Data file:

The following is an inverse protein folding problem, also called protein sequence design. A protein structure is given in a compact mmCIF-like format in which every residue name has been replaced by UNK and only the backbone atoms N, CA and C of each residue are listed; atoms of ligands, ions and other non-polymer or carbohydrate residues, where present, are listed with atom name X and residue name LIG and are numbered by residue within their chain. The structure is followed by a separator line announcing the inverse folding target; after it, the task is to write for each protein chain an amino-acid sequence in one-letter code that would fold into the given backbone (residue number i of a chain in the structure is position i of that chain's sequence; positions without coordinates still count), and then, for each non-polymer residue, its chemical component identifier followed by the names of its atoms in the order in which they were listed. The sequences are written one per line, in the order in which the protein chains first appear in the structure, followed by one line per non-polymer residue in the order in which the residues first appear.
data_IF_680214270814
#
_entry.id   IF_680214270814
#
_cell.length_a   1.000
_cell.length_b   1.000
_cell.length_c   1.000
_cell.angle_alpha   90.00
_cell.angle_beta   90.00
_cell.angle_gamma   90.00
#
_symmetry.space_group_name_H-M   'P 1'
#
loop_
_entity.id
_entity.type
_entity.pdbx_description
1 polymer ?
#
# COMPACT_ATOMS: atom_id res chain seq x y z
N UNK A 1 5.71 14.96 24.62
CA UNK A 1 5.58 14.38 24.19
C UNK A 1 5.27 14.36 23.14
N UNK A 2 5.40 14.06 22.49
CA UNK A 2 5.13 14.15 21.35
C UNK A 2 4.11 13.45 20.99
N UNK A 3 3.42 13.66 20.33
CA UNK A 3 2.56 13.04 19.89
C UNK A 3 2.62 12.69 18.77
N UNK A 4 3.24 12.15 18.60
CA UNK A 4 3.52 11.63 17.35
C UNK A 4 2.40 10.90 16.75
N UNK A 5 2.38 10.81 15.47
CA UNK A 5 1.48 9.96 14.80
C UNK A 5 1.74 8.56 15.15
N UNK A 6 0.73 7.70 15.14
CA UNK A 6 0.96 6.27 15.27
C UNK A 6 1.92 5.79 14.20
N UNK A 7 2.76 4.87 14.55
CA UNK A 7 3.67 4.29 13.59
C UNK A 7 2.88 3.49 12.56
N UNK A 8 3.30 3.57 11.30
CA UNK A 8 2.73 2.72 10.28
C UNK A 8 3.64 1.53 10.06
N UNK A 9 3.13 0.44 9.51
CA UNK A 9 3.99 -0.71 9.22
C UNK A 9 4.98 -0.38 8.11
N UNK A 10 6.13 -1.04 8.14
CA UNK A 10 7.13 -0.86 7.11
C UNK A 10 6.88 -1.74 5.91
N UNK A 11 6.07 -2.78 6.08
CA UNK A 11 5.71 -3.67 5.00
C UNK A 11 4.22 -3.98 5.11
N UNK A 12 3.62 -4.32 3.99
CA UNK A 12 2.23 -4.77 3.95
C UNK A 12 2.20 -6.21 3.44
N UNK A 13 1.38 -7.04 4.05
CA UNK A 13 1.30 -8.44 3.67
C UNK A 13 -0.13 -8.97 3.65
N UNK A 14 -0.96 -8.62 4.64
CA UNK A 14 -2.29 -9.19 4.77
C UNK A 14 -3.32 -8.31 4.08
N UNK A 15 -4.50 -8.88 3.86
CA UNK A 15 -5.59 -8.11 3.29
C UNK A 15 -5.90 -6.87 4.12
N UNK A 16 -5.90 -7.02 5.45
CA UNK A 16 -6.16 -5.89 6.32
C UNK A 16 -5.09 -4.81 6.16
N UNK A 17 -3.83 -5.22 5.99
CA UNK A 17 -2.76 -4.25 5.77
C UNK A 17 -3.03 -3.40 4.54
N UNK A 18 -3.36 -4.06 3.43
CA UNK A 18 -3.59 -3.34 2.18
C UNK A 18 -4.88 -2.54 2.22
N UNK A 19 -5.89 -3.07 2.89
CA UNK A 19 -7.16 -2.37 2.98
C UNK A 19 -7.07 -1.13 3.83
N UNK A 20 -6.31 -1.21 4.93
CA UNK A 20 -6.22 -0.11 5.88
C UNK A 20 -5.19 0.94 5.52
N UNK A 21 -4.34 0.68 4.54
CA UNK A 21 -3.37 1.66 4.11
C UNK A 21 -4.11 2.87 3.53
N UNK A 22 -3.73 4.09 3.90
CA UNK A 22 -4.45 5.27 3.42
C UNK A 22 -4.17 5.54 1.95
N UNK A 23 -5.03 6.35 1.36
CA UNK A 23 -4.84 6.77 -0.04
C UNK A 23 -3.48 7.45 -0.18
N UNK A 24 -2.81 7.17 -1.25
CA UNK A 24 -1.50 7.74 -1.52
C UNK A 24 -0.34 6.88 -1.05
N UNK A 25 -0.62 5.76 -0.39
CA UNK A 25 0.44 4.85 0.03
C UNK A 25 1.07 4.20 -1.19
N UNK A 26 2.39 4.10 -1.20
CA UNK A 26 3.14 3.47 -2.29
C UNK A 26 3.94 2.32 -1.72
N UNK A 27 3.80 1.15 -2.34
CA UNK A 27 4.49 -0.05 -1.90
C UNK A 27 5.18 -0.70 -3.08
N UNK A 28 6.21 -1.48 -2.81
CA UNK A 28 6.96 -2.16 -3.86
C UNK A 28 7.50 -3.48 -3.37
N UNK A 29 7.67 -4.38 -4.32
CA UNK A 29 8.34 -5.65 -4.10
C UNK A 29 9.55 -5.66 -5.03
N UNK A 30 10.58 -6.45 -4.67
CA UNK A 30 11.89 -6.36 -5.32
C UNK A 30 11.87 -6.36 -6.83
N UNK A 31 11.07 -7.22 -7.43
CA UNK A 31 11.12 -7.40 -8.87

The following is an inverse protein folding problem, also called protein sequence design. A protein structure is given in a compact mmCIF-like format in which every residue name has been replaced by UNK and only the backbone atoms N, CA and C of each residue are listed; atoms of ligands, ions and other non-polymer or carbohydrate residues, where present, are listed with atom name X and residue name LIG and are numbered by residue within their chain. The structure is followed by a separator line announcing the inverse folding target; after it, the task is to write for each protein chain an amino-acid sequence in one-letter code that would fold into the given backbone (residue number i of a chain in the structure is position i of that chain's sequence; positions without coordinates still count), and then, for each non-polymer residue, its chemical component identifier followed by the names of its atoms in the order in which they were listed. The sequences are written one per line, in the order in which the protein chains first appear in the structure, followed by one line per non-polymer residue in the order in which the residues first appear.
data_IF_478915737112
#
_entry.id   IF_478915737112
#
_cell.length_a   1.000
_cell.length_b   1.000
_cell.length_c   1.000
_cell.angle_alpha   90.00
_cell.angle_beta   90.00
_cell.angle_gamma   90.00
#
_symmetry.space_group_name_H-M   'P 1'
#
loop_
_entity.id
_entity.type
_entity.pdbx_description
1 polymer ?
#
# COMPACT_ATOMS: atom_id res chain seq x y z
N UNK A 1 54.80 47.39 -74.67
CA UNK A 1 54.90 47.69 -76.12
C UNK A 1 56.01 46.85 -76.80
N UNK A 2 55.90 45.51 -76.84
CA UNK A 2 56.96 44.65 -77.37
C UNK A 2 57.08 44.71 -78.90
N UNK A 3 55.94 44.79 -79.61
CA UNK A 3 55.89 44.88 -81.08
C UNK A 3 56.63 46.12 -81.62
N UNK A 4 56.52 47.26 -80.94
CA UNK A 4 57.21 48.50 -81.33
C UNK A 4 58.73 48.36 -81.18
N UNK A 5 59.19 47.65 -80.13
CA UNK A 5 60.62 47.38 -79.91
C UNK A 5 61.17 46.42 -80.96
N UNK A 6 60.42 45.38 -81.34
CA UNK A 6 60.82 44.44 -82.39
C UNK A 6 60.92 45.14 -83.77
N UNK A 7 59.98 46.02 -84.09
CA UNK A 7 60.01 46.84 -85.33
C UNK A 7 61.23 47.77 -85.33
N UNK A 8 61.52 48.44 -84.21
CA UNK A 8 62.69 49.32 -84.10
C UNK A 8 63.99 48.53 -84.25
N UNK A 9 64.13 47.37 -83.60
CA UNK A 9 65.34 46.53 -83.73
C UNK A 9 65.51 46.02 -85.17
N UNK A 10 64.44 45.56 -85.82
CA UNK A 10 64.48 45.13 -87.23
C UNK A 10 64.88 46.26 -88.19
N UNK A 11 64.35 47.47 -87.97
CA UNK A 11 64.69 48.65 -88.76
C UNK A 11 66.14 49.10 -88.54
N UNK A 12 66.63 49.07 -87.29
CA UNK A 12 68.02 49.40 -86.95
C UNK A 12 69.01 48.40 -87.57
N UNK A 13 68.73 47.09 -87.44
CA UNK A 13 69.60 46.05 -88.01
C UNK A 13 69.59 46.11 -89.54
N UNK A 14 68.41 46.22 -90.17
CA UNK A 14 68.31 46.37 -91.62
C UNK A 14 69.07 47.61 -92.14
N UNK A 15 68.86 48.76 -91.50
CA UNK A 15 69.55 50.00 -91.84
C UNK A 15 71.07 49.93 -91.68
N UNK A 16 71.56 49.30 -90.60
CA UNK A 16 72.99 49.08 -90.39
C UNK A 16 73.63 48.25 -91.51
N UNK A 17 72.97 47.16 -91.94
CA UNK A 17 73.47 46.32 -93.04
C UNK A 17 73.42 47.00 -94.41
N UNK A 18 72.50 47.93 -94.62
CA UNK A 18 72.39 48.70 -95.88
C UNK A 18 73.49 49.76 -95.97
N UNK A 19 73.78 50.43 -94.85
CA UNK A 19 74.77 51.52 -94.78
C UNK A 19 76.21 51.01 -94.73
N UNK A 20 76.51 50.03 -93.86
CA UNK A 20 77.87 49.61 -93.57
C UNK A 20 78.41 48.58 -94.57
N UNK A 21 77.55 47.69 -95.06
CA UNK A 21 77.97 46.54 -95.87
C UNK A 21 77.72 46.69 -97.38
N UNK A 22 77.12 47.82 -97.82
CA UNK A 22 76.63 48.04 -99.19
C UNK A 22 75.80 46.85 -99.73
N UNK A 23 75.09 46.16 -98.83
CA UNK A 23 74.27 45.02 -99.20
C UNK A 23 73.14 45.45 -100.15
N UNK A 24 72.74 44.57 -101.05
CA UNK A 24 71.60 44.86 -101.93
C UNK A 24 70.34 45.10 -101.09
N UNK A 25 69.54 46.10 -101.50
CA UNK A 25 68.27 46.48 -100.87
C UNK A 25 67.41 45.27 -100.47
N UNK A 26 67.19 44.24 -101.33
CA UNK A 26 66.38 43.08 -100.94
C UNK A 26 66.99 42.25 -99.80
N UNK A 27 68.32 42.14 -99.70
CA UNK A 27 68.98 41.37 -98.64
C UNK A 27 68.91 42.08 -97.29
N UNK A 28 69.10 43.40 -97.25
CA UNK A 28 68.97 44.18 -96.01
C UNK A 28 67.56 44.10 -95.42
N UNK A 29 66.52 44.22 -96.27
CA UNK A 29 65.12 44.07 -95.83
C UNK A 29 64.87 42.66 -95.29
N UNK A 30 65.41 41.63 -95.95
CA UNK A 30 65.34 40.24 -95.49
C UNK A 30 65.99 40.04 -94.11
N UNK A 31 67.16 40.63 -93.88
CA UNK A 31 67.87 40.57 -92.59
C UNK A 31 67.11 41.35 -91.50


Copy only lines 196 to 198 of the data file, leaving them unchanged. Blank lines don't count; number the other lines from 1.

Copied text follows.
CA UNK A 21 77.97 46.54 -95.87
C UNK A 21 77.72 46.69 -97.38
N UNK A 22 77.12 47.82 -97.82